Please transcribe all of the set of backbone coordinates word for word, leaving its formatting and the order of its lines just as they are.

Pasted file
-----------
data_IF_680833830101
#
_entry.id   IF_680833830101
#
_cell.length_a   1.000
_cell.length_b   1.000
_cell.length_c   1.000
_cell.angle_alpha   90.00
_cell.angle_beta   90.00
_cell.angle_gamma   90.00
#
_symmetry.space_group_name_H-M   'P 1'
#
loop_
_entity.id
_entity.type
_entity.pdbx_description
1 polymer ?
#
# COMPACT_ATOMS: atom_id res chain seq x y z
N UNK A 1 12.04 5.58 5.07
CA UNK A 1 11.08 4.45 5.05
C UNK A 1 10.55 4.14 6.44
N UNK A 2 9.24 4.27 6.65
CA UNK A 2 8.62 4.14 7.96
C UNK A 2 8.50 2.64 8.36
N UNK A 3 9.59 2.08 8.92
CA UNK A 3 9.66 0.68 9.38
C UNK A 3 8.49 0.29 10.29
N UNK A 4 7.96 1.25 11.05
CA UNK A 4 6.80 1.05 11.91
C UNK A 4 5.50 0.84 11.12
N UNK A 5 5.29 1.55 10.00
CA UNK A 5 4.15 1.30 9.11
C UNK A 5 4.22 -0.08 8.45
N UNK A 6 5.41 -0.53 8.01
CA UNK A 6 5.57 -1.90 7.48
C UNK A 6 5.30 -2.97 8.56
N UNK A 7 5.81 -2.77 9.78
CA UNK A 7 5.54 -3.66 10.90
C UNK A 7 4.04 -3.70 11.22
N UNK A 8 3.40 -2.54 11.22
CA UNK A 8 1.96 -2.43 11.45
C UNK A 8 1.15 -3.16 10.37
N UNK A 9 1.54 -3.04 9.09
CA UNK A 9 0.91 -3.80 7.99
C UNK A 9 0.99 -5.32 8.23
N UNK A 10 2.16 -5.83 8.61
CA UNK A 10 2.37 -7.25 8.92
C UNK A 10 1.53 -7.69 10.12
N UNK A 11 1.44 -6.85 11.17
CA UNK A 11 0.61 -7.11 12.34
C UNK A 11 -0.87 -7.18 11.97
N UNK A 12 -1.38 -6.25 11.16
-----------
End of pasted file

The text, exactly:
data_IF_680833830101
#
_entry.id   IF_680833830101
#
_cell.length_a   1.000
_cell.length_b   1.000
_cell.length_c   1.000
_cell.angle_alpha   90.00
_cell.angle_beta   90.00
_cell.angle_gamma   90.00
#
_symmetry.space_group_name_H-M   'P 1'
#
loop_
_entity.id
_entity.type
_entity.pdbx_description
1 polymer ?
#
# COMPACT_ATOMS: atom_id res chain seq x y z
N UNK A 1 12.04 5.58 5.07
CA UNK A 1 11.08 4.45 5.05
C UNK A 1 10.55 4.14 6.44
N UNK A 2 9.24 4.27 6.65
CA UNK A 2 8.62 4.14 7.96
C UNK A 2 8.50 2.64 8.36
N UNK A 3 9.59 2.08 8.92
CA UNK A 3 9.66 0.68 9.38
C UNK A 3 8.49 0.29 10.29
N UNK A 4 7.96 1.25 11.05
CA UNK A 4 6.80 1.05 11.91
C UNK A 4 5.50 0.84 11.12
N UNK A 5 5.29 1.55 10.00
CA UNK A 5 4.15 1.30 9.11
C UNK A 5 4.22 -0.08 8.45
N UNK A 6 5.41 -0.53 8.01
CA UNK A 6 5.57 -1.90 7.48
C UNK A 6 5.30 -2.97 8.56
N UNK A 7 5.81 -2.77 9.78
CA UNK A 7 5.54 -3.66 10.90
C UNK A 7 4.04 -3.70 11.22
N UNK A 8 3.40 -2.54 11.22
CA UNK A 8 1.96 -2.43 11.45
C UNK A 8 1.15 -3.16 10.37
N UNK A 9 1.54 -3.04 9.09
CA UNK A 9 0.91 -3.80 7.99
C UNK A 9 0.99 -5.32 8.23
N UNK A 10 2.16 -5.83 8.61
CA UNK A 10 2.37 -7.25 8.92
C UNK A 10 1.53 -7.69 10.12
N UNK A 11 1.44 -6.85 11.17
CA UNK A 11 0.61 -7.11 12.34
C UNK A 11 -0.87 -7.18 11.97
N UNK A 12 -1.38 -6.25 11.16